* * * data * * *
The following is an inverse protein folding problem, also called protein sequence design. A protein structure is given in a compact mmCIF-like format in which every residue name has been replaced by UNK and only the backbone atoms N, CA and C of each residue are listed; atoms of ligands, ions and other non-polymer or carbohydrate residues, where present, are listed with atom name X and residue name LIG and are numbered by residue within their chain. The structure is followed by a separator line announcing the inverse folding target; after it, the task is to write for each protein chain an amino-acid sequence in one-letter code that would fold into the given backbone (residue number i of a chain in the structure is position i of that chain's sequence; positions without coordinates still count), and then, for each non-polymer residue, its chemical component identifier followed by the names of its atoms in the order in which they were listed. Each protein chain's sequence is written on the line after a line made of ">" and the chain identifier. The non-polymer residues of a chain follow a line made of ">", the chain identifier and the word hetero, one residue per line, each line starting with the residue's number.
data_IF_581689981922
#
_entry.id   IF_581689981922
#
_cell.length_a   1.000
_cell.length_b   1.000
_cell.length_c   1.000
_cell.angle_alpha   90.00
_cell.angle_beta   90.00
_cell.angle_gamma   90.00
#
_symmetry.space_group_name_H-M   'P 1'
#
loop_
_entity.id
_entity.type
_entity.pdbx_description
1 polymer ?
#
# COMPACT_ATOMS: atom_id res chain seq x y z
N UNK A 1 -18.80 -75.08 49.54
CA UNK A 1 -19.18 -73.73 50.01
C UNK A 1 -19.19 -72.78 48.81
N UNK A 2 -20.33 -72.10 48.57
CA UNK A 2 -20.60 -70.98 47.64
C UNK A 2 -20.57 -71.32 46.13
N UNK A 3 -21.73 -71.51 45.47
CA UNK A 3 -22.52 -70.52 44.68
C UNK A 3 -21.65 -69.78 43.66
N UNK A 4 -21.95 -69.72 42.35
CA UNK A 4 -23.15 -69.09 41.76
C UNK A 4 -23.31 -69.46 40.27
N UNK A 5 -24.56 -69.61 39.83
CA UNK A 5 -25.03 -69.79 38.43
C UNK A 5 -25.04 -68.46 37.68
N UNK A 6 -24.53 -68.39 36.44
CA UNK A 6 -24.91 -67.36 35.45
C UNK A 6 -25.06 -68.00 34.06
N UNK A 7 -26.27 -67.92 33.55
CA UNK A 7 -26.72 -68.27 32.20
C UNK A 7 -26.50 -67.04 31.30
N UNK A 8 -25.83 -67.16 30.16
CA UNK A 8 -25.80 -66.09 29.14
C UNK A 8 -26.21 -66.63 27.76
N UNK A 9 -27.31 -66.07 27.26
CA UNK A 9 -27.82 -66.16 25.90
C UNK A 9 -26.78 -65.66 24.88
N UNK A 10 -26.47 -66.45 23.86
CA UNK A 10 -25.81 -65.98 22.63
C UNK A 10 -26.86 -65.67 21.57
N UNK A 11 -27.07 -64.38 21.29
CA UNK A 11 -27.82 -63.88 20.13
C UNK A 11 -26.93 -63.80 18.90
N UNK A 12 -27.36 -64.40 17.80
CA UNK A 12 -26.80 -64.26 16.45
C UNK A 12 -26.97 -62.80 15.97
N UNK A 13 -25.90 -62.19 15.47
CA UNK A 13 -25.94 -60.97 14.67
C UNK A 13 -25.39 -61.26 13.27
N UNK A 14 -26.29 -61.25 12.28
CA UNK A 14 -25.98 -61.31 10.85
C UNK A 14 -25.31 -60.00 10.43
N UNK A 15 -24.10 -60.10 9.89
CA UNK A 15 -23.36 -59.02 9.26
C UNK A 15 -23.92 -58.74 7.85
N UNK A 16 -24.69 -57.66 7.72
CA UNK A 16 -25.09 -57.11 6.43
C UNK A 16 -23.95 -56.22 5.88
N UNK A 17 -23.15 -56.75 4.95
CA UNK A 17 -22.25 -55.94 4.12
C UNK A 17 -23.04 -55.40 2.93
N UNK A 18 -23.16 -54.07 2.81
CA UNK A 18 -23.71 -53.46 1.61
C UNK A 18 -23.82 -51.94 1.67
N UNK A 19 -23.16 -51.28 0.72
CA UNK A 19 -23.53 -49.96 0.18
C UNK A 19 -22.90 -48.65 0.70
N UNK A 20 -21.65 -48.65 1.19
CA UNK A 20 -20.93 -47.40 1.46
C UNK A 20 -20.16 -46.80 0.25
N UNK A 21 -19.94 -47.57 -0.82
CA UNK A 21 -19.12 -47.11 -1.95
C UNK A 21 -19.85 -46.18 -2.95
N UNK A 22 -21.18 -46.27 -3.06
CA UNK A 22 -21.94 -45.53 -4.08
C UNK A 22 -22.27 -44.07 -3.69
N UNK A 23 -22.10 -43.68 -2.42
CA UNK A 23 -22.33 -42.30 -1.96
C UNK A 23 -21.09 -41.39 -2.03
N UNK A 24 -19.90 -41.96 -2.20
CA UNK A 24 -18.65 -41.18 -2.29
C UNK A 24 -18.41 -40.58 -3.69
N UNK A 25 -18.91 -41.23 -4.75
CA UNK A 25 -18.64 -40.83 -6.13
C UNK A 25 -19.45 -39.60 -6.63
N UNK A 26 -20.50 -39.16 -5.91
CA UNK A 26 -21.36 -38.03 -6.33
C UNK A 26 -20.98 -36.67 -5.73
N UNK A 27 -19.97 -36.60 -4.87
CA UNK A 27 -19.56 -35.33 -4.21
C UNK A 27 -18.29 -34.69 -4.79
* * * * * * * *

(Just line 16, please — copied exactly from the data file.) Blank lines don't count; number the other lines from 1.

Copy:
_entity.id